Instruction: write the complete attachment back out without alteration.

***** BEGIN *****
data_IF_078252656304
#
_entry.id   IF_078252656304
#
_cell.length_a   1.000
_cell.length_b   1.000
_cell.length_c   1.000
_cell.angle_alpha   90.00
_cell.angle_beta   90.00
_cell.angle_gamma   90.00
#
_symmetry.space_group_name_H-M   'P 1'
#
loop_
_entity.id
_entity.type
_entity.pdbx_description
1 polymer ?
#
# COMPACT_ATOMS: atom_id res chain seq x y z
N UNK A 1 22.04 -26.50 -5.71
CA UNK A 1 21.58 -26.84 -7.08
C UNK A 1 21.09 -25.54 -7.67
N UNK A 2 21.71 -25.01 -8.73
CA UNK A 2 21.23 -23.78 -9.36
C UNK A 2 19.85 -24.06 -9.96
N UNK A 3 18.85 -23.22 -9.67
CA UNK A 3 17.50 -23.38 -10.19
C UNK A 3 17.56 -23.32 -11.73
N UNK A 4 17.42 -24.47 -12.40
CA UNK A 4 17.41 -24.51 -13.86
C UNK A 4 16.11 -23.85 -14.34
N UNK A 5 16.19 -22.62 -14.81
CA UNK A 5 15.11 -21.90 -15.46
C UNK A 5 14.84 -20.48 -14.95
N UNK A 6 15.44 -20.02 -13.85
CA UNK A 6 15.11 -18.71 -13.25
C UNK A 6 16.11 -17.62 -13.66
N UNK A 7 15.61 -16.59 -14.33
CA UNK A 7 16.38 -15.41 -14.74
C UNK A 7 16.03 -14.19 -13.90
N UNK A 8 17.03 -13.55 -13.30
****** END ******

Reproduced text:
data_IF_078252656304
#
_entry.id   IF_078252656304
#
_cell.length_a   1.000
_cell.length_b   1.000
_cell.length_c   1.000
_cell.angle_alpha   90.00
_cell.angle_beta   90.00
_cell.angle_gamma   90.00
#
_symmetry.space_group_name_H-M   'P 1'
#
loop_
_entity.id
_entity.type
_entity.pdbx_description
1 polymer ?
#
# COMPACT_ATOMS: atom_id res chain seq x y z
N UNK A 1 22.04 -26.50 -5.71
CA UNK A 1 21.58 -26.84 -7.08
C UNK A 1 21.09 -25.54 -7.67
N UNK A 2 21.71 -25.01 -8.73
CA UNK A 2 21.23 -23.78 -9.36
C UNK A 2 19.85 -24.06 -9.96
N UNK A 3 18.85 -23.22 -9.67
CA UNK A 3 17.50 -23.38 -10.19
C UNK A 3 17.56 -23.32 -11.73
N UNK A 4 17.42 -24.47 -12.40
CA UNK A 4 17.41 -24.51 -13.86
C UNK A 4 16.11 -23.85 -14.34
N UNK A 5 16.19 -22.62 -14.81
CA UNK A 5 15.11 -21.90 -15.46
C UNK A 5 14.84 -20.48 -14.95
N UNK A 6 15.44 -20.02 -13.85
CA UNK A 6 15.11 -18.71 -13.25
C UNK A 6 16.11 -17.62 -13.66
N UNK A 7 15.61 -16.59 -14.33
CA UNK A 7 16.38 -15.41 -14.74
C UNK A 7 16.03 -14.19 -13.90
N UNK A 8 17.03 -13.55 -13.30